In the years of early separation from my ‘home’ country, the time I spent in London between my visits to Pakistan was spent yearning to go back. I looked for curry as much as I looked for the sun. The former came easier than the latter. London was the closest city that came to being home for me, but it was not home enough. Curry alone could not offer salvation from the ‘Britishness’ of other aspects of London life.

The reality is that I appreciated London more and more as our time to move to Singapore came closer. Considered ‘an expat haven’ and best of both the worlds, our Singapore sojourn lasted less than it was meantto. It was too short a stay for us to settle down in this steamy island where no number of showers is good enough. A city where gadgets seem to outnumber the heads bent over them. A modern and progressive island that I could never come to terms with.

Pakistan, my Pakistan, will always be a preferred choice as it is the country of my birth. A witness to my childhood, when being alive meant being safe. Remorsefully, though, my children have not experienced that Pakistan — the country with a huge history and heritage that was put on the world map on the basis of religion but was secular enough to tolerate all faiths and people. Pakistan held a potential for the future generations. There was curiosity on the literary front. Universities flourished, and the middle class prospered through education and the desire to succeed.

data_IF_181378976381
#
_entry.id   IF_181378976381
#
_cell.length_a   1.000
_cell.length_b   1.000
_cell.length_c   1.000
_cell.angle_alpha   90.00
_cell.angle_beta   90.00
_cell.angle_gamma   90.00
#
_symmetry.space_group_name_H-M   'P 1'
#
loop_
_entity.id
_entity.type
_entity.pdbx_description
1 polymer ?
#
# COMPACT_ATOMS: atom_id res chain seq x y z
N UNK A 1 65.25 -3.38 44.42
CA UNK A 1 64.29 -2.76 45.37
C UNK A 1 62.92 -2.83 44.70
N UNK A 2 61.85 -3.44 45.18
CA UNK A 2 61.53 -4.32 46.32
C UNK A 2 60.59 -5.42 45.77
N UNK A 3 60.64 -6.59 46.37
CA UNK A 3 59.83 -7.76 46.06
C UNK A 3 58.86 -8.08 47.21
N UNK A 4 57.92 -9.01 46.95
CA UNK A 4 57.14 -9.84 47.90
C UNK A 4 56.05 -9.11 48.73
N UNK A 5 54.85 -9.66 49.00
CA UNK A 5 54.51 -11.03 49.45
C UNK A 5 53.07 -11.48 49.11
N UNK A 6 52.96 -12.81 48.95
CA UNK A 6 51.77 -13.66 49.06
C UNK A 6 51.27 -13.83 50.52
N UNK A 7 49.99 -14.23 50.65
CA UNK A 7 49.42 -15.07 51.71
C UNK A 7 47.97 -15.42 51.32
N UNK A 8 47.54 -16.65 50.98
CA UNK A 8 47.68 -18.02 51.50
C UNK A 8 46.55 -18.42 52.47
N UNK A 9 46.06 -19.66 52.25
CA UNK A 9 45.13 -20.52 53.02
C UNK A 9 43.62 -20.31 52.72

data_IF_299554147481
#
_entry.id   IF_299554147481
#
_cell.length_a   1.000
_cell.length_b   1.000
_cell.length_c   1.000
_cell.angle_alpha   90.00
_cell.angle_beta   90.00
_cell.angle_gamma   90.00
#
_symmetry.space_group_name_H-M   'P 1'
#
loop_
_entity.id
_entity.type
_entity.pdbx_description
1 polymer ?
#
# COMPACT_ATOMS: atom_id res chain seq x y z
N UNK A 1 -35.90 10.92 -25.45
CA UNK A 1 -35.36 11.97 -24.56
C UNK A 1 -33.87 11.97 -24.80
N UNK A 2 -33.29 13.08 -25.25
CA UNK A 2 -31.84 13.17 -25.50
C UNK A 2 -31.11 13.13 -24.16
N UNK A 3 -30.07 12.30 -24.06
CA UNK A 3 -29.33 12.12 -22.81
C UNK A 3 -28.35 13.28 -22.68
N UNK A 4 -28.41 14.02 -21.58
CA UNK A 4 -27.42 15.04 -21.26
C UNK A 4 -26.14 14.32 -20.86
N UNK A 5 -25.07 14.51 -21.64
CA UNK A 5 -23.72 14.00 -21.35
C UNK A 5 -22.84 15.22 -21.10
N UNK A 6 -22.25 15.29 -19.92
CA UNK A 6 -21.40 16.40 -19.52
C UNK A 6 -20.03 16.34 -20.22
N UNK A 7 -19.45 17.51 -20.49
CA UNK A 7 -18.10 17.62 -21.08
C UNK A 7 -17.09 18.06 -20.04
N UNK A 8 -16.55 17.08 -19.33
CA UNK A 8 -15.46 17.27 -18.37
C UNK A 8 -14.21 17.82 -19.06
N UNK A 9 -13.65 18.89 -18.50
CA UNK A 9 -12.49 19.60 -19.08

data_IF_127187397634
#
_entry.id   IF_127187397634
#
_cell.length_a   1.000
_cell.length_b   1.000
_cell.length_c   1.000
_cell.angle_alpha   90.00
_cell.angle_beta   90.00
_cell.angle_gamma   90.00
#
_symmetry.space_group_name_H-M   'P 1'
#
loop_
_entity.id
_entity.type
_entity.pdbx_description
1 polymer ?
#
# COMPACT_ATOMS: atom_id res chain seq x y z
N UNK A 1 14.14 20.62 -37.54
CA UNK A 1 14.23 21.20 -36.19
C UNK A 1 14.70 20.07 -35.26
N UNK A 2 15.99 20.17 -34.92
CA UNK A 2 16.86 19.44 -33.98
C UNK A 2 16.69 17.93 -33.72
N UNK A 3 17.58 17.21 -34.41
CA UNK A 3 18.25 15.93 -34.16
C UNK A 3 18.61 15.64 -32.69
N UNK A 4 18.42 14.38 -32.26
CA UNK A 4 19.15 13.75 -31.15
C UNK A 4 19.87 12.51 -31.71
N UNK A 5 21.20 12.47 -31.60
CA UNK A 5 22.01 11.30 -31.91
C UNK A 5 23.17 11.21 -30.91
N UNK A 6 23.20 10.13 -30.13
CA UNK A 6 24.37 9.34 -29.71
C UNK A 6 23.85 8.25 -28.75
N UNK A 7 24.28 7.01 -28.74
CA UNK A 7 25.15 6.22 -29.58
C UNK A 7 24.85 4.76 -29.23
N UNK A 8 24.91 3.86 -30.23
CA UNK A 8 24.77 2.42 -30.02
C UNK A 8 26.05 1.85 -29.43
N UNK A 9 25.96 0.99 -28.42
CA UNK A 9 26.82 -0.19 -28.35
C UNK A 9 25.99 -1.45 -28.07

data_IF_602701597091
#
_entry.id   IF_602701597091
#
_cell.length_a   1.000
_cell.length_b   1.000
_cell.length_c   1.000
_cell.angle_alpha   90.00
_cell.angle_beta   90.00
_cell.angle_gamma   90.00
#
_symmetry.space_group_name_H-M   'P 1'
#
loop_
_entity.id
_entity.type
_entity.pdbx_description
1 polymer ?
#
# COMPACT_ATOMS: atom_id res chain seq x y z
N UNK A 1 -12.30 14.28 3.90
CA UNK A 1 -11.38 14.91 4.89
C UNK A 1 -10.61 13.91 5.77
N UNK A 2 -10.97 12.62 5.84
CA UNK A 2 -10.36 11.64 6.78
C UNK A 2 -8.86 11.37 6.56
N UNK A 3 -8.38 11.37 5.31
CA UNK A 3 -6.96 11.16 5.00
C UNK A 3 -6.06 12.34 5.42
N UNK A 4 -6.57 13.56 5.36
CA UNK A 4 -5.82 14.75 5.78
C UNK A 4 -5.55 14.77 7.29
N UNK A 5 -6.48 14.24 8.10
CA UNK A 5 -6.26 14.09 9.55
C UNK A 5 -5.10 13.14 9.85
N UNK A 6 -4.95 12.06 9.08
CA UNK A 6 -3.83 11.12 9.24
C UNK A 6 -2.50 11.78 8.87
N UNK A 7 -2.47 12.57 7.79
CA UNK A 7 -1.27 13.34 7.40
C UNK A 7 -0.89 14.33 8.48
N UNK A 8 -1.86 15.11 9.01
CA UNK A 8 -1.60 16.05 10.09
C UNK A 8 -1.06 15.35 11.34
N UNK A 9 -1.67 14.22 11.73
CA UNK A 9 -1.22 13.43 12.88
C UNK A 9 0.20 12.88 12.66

On a recent trip to Pakistan, my older one reads the newspaper and wishes he was elsewhere. He reads about the children kidnapped, the latest terrorist threat and the attack on an Ahmadiyya mosque in Lahore. He wants to go back to ‘his’ home. As his bicycle follows a bend and escapes my searching eyes, I panic. This is the very path where I cycled as 12-year-old many moons ago. Nobody followed me from home. They were confident I would return home safely. Like a mother hen who takes her young ones under her wings, I look out for the kids around the clock. It’s exhausting — a hard job to fear and not to pass on the fear to those who look upto you for reassurance and safety.

The bobbing boat has landed at Cambridge. We arrived when the leaves had not quite shed but turned an orange deepenough for me to soak in their beauty for hours. There is peace here, a quietude of mind and thought that is wakened only by the noise of intellect around me. Young minds searching for answers within themselves, books and each other. The buildings speak their own language, understood only by those who try to hear it. In this particular city, we bear no tags of where we come from. We are people of the world hoping one day our children will be worthy of these mansions of academic wealth. Charles River stands witness to all my aspirations. It is gratifying to see the change in my children. My almost adolescent son leans over for the IPad; I rush to hand him a book instead. He concedes.

What is next for us, the wanderers? Too ‘foreign’ for Pakistan and not local enough for ‘Trumpistan.’ Where the fit is, I know not. People of the world, borderless and not tied to any ‘istan’, the world is our oyster.